Jacinta Nampijinpa Price has criticised a regional council for suggesting that she seek permission from the local Indigenous community to hold a speaking event.
Ms Price, a Warlpiri-Celtic woman, is a contentious figure for many Indigenous people because of her political views.
The Alice Springs town councillor has made outspoken comments about domestic violence and child protection in Aboriginal communities. She also opposes changing the date of Australia Day and expressed support for the NT Intervention.
Her public profile has risen since she ran for federal office in the NT seat of Lingiari at the last election though she did not win the seat - which has one of the largest Indigenous populations in the country.
Since then, Ms Price has become more closely aligned with conservative commentators including Andrew Bolt, Alan Jones and Rita Panahi and is currently giving speeches about solutions to Aboriginal disadvantage as part of a national tour called ‘Mind the Gap’.
Ms Price is booked to speak at the Jetty Memorial Theatre in Coffs Harbour on Tuesday night.
"I really can't figure it out," she told Sky News Australia.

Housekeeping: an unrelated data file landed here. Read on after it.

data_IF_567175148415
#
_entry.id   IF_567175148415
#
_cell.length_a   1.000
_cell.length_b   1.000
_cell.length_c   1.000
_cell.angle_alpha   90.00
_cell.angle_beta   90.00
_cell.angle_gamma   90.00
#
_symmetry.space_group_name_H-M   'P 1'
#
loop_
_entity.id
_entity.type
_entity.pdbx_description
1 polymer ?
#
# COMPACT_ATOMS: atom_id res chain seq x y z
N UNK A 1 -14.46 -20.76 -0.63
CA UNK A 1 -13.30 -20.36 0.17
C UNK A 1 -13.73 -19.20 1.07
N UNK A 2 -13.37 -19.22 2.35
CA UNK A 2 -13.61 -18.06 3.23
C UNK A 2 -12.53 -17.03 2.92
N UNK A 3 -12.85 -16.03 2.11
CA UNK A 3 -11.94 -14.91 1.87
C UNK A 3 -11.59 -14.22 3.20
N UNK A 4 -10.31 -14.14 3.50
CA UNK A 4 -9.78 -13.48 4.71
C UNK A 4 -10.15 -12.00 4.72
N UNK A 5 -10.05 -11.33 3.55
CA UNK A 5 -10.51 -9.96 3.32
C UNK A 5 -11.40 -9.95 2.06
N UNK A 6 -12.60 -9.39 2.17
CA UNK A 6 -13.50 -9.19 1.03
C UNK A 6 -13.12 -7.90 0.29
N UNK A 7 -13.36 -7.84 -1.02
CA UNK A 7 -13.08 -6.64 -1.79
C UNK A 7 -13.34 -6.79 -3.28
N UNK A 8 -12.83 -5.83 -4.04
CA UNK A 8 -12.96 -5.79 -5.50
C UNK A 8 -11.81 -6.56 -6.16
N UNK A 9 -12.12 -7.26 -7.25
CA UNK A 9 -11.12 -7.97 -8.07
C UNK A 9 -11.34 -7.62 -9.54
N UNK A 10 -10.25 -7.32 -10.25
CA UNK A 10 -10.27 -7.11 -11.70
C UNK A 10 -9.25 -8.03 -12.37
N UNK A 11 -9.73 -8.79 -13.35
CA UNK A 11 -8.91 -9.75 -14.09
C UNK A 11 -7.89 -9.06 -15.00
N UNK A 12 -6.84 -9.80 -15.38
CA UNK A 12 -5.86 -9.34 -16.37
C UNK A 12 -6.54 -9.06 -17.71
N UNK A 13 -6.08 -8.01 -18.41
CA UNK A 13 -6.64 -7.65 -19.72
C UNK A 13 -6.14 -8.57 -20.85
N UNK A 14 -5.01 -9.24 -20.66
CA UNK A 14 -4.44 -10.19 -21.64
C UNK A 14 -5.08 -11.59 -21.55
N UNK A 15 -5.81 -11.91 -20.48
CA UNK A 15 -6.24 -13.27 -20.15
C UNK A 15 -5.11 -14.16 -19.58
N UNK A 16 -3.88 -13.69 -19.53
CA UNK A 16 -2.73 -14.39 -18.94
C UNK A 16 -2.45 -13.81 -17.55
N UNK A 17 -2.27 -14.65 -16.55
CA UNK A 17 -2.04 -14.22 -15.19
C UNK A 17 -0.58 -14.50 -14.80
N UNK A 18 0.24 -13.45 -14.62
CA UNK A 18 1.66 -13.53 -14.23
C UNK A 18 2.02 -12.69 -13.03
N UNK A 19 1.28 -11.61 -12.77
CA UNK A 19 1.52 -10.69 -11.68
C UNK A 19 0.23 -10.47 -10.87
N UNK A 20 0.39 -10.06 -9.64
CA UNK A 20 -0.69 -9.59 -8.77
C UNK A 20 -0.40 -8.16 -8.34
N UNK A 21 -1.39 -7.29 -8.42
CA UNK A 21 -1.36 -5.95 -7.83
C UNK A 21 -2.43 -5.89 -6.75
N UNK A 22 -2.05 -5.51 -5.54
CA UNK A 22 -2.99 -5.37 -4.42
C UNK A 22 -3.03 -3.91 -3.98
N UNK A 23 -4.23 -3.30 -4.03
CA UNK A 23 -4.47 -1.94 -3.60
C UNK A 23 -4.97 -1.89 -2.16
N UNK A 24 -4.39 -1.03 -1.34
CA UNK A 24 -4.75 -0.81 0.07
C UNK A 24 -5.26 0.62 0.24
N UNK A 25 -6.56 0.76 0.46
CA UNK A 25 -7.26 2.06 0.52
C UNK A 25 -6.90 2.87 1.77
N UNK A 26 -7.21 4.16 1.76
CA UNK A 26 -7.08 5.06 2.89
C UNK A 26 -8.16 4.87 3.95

"It's political correctness gone absolutely bonkers to suggest that I have to seek permission to enter what is Australian land and that I should be, you know, ensuring that there is a Welcome to Country at my event.
"I refuse to do any of those things."
In the lead-up to the event, nine Coffs Harbour’s Aboriginal groups – including the local land council and local NGOs - circulated a joint statement explicitly stating that Ms Price was "not welcome".
“For years we have observed Ms Price continually vilify Aboriginal peoples and cultures, and ridicule the compounding pain and suffering of our communities,” they said.
“At the end of the day, it is the local Aboriginal community working hard on the ground, taking action and doing the work required to create change within Coffs Harbour. Therefore, we urge people to support our position and boycott this event.”
In a statement, the Coffs Harbour City Council said it was aware that the local Indigenous community had concerns about the speaking engagement.
“In keeping with council’s commitment to the traditional and customary protocols of our Indigenous community members, council suggested to Ms Price’s representatives that she seek permission from the local Gumbaynggirr Aboriginal community to come onto country,” it said.
“Coffs Harbour City Council has not banned Jacinta Price from a speaking event in the city.”
The Indigenous groups opposed to the event have said they have “no interest” in protesting at the event and instead encouraged the community to attend a Gumbaynggirr language class.